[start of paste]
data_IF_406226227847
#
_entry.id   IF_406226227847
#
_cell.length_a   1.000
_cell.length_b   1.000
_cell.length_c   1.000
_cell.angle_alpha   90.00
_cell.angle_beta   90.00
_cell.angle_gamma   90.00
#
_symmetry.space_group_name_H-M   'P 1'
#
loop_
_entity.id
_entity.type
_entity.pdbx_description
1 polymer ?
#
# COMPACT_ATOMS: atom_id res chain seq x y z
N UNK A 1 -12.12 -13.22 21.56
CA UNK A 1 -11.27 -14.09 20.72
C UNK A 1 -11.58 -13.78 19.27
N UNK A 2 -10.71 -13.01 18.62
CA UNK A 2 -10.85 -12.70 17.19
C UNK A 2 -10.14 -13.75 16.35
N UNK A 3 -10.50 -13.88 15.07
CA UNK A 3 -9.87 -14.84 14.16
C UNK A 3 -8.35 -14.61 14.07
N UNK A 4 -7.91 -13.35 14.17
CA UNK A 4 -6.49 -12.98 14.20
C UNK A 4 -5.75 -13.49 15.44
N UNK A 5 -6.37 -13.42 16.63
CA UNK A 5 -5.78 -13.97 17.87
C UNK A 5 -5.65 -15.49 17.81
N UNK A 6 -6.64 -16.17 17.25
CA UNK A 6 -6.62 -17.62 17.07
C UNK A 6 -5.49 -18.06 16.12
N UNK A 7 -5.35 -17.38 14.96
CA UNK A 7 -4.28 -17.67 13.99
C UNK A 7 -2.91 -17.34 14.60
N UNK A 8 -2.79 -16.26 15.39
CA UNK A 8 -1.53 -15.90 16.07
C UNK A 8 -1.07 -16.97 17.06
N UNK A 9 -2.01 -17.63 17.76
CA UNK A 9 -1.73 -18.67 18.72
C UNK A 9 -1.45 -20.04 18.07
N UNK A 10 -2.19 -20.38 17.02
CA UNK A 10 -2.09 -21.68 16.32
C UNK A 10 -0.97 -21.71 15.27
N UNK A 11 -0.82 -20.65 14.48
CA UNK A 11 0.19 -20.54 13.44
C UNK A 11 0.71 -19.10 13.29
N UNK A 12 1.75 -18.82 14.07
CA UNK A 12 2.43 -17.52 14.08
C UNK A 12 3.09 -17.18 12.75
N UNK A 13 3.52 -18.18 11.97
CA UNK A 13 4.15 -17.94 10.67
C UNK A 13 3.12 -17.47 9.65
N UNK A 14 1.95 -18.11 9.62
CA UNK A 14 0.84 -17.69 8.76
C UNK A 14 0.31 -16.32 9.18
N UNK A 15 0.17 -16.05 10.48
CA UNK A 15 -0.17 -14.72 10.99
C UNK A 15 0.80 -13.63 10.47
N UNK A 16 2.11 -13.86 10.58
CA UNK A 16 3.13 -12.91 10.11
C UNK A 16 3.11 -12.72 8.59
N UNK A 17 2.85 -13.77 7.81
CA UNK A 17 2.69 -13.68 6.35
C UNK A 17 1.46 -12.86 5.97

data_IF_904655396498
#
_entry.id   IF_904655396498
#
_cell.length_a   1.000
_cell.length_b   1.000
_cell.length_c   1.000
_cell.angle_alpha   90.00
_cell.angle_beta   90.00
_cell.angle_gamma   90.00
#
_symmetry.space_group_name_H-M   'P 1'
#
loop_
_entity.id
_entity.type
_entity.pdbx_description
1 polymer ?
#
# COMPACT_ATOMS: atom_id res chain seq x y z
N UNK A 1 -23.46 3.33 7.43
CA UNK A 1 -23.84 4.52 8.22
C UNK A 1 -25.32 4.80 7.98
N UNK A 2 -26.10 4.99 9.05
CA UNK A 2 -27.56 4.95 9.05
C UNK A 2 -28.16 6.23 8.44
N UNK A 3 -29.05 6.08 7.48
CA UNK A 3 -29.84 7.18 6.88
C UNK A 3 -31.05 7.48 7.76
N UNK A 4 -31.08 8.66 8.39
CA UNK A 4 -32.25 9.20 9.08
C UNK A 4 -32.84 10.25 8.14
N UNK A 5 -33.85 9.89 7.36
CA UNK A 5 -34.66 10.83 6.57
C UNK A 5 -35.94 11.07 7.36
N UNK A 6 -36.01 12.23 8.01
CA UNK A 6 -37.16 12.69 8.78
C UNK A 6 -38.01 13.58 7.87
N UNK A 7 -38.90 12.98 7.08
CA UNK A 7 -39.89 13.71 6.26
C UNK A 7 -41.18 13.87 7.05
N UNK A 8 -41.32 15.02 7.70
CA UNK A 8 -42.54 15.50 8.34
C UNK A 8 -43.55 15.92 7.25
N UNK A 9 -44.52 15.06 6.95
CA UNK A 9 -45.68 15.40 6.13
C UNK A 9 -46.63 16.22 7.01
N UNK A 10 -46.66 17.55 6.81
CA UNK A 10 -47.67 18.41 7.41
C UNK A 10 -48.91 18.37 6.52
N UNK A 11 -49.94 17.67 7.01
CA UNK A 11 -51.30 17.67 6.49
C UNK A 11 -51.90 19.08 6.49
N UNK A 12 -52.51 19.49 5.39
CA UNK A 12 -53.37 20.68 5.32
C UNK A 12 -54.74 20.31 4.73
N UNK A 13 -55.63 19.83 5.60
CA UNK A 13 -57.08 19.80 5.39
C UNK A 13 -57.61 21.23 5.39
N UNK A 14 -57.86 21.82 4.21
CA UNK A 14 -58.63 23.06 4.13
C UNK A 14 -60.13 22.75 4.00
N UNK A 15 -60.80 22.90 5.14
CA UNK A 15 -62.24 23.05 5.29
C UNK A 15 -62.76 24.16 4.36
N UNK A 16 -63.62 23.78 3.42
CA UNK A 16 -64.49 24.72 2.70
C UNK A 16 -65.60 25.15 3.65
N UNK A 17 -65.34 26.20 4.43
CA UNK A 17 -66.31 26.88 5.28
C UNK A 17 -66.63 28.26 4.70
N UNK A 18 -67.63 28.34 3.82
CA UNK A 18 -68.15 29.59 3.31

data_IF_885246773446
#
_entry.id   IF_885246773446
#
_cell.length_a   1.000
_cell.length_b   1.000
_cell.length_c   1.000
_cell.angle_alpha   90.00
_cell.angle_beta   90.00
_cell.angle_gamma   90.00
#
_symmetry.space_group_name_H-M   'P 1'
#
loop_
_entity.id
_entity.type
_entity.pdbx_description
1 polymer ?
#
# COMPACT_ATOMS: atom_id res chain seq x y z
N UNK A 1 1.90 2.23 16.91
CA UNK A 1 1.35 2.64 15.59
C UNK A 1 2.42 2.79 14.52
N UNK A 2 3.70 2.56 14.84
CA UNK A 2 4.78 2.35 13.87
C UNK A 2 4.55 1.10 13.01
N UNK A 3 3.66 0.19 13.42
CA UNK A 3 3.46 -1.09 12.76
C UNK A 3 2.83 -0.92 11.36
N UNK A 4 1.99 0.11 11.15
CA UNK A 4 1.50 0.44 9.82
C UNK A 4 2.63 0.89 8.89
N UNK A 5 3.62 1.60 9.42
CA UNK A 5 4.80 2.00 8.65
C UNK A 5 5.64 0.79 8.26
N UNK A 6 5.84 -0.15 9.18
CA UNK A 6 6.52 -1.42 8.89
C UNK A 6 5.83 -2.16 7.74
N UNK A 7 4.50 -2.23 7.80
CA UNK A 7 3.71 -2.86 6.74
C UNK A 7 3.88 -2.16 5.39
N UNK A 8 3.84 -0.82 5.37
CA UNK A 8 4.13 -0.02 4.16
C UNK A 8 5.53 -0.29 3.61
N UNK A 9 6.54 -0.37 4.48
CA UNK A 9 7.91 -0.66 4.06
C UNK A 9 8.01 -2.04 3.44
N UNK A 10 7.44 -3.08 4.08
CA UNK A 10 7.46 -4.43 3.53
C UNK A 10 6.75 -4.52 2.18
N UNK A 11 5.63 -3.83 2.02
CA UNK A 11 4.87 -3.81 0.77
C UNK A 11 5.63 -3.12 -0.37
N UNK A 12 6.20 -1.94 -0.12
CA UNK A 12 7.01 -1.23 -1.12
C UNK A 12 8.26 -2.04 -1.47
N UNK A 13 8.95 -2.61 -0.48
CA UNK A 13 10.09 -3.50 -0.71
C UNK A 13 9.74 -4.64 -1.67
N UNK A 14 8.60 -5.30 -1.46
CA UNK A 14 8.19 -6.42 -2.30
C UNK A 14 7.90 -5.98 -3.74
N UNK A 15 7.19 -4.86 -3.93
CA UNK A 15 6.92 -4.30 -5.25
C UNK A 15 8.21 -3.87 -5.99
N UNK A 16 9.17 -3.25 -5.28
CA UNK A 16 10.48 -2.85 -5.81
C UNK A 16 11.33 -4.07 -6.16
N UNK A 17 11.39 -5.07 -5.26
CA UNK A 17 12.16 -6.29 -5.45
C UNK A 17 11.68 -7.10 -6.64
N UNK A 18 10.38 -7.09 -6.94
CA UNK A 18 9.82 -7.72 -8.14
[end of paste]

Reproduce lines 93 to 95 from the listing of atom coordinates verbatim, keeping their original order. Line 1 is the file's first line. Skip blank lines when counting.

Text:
CA UNK A 1 -23.84 4.52 8.22
C UNK A 1 -25.32 4.80 7.98
N UNK A 2 -26.10 4.99 9.05